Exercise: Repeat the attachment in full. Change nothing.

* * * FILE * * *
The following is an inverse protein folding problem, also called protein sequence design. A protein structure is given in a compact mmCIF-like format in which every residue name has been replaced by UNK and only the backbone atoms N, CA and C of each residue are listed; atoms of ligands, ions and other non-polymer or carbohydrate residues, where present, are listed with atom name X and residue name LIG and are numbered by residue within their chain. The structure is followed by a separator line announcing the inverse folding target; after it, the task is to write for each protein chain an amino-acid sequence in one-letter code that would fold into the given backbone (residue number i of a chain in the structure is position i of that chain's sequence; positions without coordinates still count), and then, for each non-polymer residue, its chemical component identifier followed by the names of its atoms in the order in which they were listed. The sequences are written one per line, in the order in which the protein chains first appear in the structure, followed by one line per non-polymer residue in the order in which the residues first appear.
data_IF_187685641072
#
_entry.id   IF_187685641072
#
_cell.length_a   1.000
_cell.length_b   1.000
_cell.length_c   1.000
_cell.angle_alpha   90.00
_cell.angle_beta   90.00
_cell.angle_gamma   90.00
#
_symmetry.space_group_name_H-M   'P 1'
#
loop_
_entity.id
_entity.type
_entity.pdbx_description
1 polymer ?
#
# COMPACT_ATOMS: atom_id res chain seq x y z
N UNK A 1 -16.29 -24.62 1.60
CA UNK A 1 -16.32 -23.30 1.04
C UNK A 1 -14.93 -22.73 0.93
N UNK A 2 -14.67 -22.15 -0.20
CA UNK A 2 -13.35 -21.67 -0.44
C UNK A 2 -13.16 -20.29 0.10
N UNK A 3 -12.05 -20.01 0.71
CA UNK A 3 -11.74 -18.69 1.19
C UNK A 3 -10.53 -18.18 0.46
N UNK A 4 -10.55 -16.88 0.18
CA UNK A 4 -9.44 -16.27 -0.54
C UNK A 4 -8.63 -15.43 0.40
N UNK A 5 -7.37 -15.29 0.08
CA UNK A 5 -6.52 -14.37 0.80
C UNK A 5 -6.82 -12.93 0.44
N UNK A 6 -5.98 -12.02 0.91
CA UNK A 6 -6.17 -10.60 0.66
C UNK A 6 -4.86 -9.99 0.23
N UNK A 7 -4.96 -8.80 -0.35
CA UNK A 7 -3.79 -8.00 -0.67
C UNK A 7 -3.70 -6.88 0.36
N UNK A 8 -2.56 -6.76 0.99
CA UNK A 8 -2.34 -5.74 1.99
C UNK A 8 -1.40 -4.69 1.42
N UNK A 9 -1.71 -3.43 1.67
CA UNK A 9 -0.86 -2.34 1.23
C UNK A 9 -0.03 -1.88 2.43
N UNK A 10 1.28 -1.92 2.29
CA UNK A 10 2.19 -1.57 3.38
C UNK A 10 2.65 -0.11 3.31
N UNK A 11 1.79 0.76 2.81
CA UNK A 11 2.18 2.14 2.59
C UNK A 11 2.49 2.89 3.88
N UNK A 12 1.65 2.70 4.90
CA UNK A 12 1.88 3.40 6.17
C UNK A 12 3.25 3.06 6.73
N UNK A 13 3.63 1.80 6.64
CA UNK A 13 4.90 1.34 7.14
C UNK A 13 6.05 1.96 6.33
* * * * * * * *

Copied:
The following is an inverse protein folding problem, also called protein sequence design. A protein structure is given in a compact mmCIF-like format in which every residue name has been replaced by UNK and only the backbone atoms N, CA and C of each residue are listed; atoms of ligands, ions and other non-polymer or carbohydrate residues, where present, are listed with atom name X and residue name LIG and are numbered by residue within their chain. The structure is followed by a separator line announcing the inverse folding target; after it, the task is to write for each protein chain an amino-acid sequence in one-letter code that would fold into the given backbone (residue number i of a chain in the structure is position i of that chain's sequence; positions without coordinates still count), and then, for each non-polymer residue, its chemical component identifier followed by the names of its atoms in the order in which they were listed. The sequences are written one per line, in the order in which the protein chains first appear in the structure, followed by one line per non-polymer residue in the order in which the residues first appear.
data_IF_187685641072
#
_entry.id   IF_187685641072
#
_cell.length_a   1.000
_cell.length_b   1.000
_cell.length_c   1.000
_cell.angle_alpha   90.00
_cell.angle_beta   90.00
_cell.angle_gamma   90.00
#
_symmetry.space_group_name_H-M   'P 1'
#
loop_
_entity.id
_entity.type
_entity.pdbx_description
1 polymer ?
#
# COMPACT_ATOMS: atom_id res chain seq x y z
N UNK A 1 -16.29 -24.62 1.60
CA UNK A 1 -16.32 -23.30 1.04
C UNK A 1 -14.93 -22.73 0.93
N UNK A 2 -14.67 -22.15 -0.20
CA UNK A 2 -13.35 -21.67 -0.44
C UNK A 2 -13.16 -20.29 0.10
N UNK A 3 -12.05 -20.01 0.71
CA UNK A 3 -11.74 -18.69 1.19
C UNK A 3 -10.53 -18.18 0.46
N UNK A 4 -10.55 -16.88 0.18
CA UNK A 4 -9.44 -16.27 -0.54
C UNK A 4 -8.63 -15.43 0.40
N UNK A 5 -7.37 -15.29 0.08
CA UNK A 5 -6.52 -14.37 0.80
C UNK A 5 -6.82 -12.93 0.44
N UNK A 6 -5.98 -12.02 0.91
CA UNK A 6 -6.17 -10.60 0.66
C UNK A 6 -4.86 -9.99 0.23
N UNK A 7 -4.96 -8.80 -0.35
CA UNK A 7 -3.79 -8.00 -0.67
C UNK A 7 -3.70 -6.88 0.36
N UNK A 8 -2.56 -6.76 0.99
CA UNK A 8 -2.34 -5.74 1.99
C UNK A 8 -1.40 -4.69 1.42
N UNK A 9 -1.71 -3.43 1.67
CA UNK A 9 -0.86 -2.34 1.23
C UNK A 9 -0.03 -1.88 2.43
N UNK A 10 1.28 -1.92 2.29
CA UNK A 10 2.19 -1.57 3.38
C UNK A 10 2.65 -0.11 3.31
N UNK A 11 1.79 0.76 2.81
CA UNK A 11 2.18 2.14 2.59
C UNK A 11 2.49 2.89 3.88
N UNK A 12 1.65 2.70 4.90
CA UNK A 12 1.88 3.40 6.17
C UNK A 12 3.25 3.06 6.73
N UNK A 13 3.63 1.80 6.64
CA UNK A 13 4.90 1.34 7.14
C UNK A 13 6.05 1.96 6.33